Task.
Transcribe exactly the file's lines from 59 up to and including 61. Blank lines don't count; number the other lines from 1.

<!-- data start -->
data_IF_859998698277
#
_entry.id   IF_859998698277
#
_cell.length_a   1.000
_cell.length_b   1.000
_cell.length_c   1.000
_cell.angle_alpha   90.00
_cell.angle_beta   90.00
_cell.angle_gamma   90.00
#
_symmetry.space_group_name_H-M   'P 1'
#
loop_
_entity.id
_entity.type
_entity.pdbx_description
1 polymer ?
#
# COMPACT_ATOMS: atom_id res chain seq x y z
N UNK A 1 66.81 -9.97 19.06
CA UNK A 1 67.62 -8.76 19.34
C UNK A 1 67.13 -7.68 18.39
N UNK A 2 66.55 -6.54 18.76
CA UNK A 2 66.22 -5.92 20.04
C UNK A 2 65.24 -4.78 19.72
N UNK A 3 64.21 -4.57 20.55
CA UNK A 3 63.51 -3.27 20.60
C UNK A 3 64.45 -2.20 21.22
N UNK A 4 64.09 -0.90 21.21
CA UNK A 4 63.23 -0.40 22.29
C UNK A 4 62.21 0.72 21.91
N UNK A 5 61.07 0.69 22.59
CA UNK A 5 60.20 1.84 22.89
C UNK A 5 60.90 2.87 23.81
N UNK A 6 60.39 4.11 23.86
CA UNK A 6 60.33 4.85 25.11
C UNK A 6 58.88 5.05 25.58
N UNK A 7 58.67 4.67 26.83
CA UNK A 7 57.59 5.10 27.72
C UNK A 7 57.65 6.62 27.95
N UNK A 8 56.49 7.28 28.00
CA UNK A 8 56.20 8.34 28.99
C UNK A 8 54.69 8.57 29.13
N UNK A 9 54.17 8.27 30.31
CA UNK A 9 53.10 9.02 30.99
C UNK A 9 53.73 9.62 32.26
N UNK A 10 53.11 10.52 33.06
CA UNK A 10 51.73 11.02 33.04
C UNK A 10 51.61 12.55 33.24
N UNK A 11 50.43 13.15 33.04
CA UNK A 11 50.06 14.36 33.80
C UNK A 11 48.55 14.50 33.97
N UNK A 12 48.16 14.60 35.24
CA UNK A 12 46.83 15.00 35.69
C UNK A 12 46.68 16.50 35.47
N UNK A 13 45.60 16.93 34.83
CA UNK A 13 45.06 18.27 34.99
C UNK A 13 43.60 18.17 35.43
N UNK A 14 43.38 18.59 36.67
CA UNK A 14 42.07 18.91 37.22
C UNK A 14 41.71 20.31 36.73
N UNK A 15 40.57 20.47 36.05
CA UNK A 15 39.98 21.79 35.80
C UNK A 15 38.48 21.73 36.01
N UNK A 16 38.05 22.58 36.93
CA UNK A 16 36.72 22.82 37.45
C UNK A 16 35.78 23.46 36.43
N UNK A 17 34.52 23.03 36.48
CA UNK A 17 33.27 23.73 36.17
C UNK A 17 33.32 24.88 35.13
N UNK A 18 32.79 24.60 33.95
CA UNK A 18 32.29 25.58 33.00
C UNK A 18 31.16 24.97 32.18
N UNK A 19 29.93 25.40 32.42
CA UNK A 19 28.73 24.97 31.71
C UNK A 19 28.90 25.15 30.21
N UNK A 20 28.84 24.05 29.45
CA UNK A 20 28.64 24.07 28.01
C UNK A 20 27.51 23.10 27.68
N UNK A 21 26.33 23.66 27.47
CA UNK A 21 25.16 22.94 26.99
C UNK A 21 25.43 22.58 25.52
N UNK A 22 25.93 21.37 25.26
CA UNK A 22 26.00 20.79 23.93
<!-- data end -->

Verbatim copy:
C UNK A 13 43.60 18.17 35.43
N UNK A 14 43.38 18.59 36.67
CA UNK A 14 42.07 18.91 37.22